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Tylerites show up to celebrate a piece of art near Bergfeld Park following controversy

By Coshandra Dillard

Shronica Holmes, 35, showed up at the corner of College Avenue and Fourth Street Saturday afternoon to photograph young girls, and they had company.
Despite the rain, tens of people met there to celebrate black representation in art. On that corner is a depiction of “Hide and Seek,” a vibrant and colorful motif featuring a white boy and black girl on opposite sides of an electrical box.
It’s part of an effort to infuse art throughout the City of Tyler through the Beauty and the Box program, which allows local artists to create a design to be featured on traffic electrical boxes. So far, there are 10 wrapped boxes around the city.

Artist April Moore created the most talked about piece, which honors the innocent play between two children. It seemed appropriate enough, as it is near Bergfeld Park, a popular site for children’s activities. The side with the black girl’s image, playfully hiding behind her fingers, faced the home of a resident who complained.

“It just seems a little too modern for this neighborhood,” the resident told KETK last week.

Holmes, a Tyler native and photographer who now lives in Houston, took notice of the story about the complaints, which will lead to the eventual removal of the art.

The image of the girl — who is dark-skinned and shown with natural hair — was striking to Holmes.
“It frustrated me that we still have to go through something like this,” she said. “The little girl on the box reminds me of my niece, who’s six years old.”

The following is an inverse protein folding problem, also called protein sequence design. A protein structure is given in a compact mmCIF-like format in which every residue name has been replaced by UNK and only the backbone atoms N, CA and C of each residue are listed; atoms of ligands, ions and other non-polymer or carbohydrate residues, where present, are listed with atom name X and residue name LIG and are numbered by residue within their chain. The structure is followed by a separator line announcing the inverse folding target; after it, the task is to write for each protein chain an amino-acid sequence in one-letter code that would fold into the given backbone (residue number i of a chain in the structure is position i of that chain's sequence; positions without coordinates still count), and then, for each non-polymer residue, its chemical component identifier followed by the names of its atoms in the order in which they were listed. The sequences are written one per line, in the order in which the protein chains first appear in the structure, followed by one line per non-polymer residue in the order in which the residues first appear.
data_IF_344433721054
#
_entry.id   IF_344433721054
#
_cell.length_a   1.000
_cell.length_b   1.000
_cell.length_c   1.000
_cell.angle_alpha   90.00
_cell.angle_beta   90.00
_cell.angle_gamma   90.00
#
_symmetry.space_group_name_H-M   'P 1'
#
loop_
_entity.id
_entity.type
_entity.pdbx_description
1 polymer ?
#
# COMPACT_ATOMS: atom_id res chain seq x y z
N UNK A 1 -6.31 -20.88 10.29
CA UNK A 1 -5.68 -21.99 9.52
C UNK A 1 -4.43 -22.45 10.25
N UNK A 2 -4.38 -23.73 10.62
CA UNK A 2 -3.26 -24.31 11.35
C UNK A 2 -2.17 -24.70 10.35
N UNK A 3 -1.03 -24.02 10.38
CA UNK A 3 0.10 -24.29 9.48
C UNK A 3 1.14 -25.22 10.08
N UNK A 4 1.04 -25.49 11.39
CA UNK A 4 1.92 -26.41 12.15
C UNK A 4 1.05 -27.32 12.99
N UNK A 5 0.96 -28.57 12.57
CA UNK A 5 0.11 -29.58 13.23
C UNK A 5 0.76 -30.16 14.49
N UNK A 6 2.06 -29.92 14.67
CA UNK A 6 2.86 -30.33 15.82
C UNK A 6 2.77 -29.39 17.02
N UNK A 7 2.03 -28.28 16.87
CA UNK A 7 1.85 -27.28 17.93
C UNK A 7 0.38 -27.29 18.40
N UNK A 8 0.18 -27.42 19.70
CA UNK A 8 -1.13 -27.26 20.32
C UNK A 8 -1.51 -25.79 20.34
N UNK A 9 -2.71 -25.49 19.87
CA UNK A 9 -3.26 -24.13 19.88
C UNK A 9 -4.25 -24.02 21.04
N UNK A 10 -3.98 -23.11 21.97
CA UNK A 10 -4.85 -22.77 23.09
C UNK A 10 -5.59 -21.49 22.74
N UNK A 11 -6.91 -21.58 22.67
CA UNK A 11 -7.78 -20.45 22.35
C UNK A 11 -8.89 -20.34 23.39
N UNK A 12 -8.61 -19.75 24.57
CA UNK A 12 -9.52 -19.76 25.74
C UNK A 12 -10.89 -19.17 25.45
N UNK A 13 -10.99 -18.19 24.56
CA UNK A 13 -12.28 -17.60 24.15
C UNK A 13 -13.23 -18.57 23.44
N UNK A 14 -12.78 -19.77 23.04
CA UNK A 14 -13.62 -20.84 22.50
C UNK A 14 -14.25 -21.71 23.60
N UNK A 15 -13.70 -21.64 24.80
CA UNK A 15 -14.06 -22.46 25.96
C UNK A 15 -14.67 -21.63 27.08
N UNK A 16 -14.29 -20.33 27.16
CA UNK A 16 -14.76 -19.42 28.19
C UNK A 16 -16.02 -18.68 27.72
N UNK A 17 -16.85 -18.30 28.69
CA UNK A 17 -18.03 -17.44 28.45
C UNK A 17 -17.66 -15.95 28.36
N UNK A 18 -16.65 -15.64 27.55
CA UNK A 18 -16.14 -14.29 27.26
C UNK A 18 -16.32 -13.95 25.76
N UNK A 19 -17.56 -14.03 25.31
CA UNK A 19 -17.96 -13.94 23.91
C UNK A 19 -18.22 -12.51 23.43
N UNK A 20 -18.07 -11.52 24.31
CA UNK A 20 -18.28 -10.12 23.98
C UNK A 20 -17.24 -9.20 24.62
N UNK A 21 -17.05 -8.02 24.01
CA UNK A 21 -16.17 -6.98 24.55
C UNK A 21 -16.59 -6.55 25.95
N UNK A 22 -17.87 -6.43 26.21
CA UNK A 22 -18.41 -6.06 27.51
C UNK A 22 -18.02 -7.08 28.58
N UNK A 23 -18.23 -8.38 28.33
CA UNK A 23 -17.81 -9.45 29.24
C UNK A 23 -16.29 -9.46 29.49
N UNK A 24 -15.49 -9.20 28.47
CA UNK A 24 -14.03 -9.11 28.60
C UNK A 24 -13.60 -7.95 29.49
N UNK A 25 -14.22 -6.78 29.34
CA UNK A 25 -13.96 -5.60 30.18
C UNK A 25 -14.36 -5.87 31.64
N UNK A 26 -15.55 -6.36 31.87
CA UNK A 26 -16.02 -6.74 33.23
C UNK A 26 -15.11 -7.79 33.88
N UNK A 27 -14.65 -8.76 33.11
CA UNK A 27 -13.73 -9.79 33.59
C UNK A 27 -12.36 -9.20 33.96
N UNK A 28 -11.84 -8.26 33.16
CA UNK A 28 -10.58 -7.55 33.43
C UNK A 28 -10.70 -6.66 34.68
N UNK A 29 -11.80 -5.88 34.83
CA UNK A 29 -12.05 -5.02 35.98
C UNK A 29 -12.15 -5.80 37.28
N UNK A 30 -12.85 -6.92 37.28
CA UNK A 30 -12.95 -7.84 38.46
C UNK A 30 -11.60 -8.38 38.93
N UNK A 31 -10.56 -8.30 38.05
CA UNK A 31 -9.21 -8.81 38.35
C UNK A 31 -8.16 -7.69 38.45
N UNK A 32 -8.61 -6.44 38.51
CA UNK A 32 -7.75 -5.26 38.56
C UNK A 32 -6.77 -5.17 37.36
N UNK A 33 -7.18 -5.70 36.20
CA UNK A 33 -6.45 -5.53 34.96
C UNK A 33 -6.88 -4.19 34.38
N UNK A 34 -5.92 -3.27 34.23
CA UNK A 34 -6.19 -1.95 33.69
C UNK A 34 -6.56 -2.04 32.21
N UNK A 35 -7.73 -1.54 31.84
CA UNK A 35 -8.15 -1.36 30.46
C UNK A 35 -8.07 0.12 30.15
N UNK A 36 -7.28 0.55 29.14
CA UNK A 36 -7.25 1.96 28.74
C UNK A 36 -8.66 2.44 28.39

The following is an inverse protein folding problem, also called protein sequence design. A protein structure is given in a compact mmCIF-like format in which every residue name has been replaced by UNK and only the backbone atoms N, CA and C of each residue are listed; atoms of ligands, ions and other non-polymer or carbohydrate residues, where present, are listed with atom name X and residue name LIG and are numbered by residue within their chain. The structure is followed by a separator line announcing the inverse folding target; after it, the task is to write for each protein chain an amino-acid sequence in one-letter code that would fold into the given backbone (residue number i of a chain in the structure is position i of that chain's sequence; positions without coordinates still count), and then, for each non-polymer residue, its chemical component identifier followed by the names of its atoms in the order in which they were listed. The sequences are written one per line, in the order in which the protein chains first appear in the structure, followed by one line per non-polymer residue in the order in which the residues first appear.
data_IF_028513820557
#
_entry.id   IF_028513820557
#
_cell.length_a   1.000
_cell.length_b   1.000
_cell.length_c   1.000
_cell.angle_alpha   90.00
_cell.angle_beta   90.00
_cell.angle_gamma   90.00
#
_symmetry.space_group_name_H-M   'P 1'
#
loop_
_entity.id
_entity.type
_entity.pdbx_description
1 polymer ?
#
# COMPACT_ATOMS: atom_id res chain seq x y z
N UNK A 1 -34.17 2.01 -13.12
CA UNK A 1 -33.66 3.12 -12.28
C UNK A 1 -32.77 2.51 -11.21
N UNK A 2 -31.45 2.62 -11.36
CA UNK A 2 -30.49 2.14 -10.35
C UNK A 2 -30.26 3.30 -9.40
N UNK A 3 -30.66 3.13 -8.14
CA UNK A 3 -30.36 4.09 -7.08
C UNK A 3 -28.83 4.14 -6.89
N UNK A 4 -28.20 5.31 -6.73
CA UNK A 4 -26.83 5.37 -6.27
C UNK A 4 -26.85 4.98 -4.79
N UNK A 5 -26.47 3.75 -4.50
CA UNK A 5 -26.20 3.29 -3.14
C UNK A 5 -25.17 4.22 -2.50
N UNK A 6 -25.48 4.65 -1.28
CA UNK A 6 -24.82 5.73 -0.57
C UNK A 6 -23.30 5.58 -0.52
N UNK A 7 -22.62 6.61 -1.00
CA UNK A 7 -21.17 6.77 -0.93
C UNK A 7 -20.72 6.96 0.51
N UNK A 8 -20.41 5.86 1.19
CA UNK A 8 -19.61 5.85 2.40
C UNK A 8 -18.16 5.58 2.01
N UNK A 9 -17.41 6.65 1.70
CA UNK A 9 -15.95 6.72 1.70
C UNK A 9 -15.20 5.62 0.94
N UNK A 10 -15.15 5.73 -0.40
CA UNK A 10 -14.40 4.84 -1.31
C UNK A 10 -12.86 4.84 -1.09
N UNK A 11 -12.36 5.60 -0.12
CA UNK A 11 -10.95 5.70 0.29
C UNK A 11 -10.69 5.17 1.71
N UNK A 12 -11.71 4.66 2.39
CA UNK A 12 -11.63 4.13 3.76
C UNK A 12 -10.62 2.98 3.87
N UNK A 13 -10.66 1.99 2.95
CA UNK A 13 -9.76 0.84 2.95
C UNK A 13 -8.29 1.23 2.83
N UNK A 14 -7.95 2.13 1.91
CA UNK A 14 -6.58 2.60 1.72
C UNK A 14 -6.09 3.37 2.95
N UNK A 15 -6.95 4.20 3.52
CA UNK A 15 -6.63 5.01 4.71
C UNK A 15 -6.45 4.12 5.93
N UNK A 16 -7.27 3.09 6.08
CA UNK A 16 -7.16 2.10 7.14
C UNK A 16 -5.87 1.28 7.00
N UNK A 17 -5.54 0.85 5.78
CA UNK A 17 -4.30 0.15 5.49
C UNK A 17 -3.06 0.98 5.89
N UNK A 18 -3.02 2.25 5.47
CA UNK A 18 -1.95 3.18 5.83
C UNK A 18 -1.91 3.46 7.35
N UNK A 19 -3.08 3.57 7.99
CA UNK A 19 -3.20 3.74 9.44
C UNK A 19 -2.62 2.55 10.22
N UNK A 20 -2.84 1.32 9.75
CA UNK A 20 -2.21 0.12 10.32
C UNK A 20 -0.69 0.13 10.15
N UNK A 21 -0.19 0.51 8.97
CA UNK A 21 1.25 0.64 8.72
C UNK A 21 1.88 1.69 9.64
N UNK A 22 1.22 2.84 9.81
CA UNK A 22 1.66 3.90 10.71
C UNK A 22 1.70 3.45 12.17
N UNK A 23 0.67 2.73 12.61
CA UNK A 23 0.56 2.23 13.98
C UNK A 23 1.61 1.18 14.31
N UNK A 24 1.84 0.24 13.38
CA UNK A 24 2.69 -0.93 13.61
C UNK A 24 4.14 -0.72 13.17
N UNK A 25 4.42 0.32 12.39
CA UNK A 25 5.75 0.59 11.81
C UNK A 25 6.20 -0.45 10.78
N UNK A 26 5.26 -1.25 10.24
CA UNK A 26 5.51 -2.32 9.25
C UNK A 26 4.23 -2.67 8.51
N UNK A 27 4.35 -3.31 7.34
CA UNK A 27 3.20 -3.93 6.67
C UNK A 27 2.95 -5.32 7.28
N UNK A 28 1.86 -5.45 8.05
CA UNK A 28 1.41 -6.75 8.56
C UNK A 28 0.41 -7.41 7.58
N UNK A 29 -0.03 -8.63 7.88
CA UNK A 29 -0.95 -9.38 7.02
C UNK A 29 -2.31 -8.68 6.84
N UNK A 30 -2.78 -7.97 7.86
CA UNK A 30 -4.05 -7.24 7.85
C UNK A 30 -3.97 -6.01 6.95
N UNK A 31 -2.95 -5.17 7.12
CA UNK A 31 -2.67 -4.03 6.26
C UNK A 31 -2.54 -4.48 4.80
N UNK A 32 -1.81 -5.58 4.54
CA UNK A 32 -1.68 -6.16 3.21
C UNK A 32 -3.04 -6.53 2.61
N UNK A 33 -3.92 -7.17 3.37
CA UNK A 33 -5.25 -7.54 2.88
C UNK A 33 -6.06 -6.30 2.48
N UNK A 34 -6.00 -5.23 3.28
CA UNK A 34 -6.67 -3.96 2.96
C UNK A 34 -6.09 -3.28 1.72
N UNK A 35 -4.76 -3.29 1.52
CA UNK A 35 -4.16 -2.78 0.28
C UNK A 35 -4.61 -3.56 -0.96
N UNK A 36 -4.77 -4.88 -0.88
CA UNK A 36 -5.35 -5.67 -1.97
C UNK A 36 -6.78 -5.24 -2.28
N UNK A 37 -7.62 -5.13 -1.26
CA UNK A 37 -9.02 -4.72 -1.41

Stephanie Franklin, managing director of Culture, Recreation and Tourism with the City of Tyler, said the “Hide and Seek” wrap will be moved to a box near The Children’s Park, on the corner of East Dobbs Street and Broadway Avenue.
“They have a home for it, which is good,” Holmes said.
The city is also considering placing these boxes in commercial areas only, since it may garner complaints by homeowners in residential areas.

Moore, who is championing the effort to have more art throughout the city, was disappointed that the piece, which had been there only three weeks, will be moved.

“I was so honored to get to do a box in the first place and then when I heard it was immediately being removed I was heart-broken,” Moore said. “So it was so cool to see how much people loved it.”

The photo opportunities was only supposed to be for family and friends, but as Holmes’ post about the complaint grew on Facebook, others decided to show up in support.

Holmes said the event on Saturday wasn’t to prove anything to residents there, but instead, give young people a chance to celebrate seeing themselves and being represented in city-approved art.

“It’s not a lesson for them,” Holmes said. “It’s strictly for the people who are showing up … I don’t want to focus on what’s wrong. They are what’s wrong. You can’t change a mindset like that. People don’t change people. It never occurred to me to prove something to them… I don’t want to give (the resident who complained) any more energy.”



Holmes said she wants the gathering to spur community building, not division. And people of different races and backgrounds did show up.

“I strongly believe in teaching what is right,” she said. “Lets work with what we have, build on strength instead of weaknesses.”

She added, “My hope is that I take a picture of little girls beside the box, and one day show that something good came from this. Who knows, one day it may be a common thing to see something like that in that area.”